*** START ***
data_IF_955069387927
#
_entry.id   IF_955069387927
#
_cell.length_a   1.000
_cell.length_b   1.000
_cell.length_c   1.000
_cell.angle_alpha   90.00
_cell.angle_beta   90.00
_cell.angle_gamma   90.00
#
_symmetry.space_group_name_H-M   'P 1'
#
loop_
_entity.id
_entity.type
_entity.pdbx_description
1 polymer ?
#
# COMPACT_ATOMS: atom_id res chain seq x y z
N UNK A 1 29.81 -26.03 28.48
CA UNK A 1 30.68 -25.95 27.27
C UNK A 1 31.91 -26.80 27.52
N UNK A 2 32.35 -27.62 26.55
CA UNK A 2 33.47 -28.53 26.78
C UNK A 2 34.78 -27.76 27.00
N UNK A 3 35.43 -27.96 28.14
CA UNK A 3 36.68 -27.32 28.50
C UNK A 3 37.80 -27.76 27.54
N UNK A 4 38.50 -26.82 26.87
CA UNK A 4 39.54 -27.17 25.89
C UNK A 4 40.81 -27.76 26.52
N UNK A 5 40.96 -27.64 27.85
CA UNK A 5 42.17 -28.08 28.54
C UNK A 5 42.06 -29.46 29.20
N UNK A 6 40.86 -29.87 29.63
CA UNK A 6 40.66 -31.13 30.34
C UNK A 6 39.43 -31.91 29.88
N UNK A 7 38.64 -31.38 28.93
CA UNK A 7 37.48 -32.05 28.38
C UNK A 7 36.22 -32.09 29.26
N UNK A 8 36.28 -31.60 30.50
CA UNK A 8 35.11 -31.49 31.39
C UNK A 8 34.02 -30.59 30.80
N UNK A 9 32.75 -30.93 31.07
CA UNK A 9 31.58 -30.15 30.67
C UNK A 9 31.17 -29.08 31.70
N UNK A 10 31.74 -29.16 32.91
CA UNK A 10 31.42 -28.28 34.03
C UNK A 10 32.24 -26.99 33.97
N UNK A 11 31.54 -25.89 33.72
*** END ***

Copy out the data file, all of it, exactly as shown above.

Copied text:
data_IF_955069387927
#
_entry.id   IF_955069387927
#
_cell.length_a   1.000
_cell.length_b   1.000
_cell.length_c   1.000
_cell.angle_alpha   90.00
_cell.angle_beta   90.00
_cell.angle_gamma   90.00
#
_symmetry.space_group_name_H-M   'P 1'
#
loop_
_entity.id
_entity.type
_entity.pdbx_description
1 polymer ?
#
# COMPACT_ATOMS: atom_id res chain seq x y z
N UNK A 1 29.81 -26.03 28.48
CA UNK A 1 30.68 -25.95 27.27
C UNK A 1 31.91 -26.80 27.52
N UNK A 2 32.35 -27.62 26.55
CA UNK A 2 33.47 -28.53 26.78
C UNK A 2 34.78 -27.76 27.00
N UNK A 3 35.43 -27.96 28.14
CA UNK A 3 36.68 -27.32 28.50
C UNK A 3 37.80 -27.76 27.54
N UNK A 4 38.50 -26.82 26.87
CA UNK A 4 39.54 -27.17 25.89
C UNK A 4 40.81 -27.76 26.52
N UNK A 5 40.96 -27.64 27.85
CA UNK A 5 42.17 -28.08 28.54
C UNK A 5 42.06 -29.46 29.20
N UNK A 6 40.86 -29.87 29.63
CA UNK A 6 40.66 -31.13 30.34
C UNK A 6 39.43 -31.91 29.88
N UNK A 7 38.64 -31.38 28.93
CA UNK A 7 37.48 -32.05 28.38
C UNK A 7 36.22 -32.09 29.26
N UNK A 8 36.28 -31.60 30.50
CA UNK A 8 35.11 -31.49 31.39
C UNK A 8 34.02 -30.59 30.80
N UNK A 9 32.75 -30.93 31.07
CA UNK A 9 31.58 -30.15 30.67
C UNK A 9 31.17 -29.08 31.70
N UNK A 10 31.74 -29.16 32.91
CA UNK A 10 31.42 -28.28 34.03
C UNK A 10 32.24 -26.99 33.97
N UNK A 11 31.54 -25.89 33.72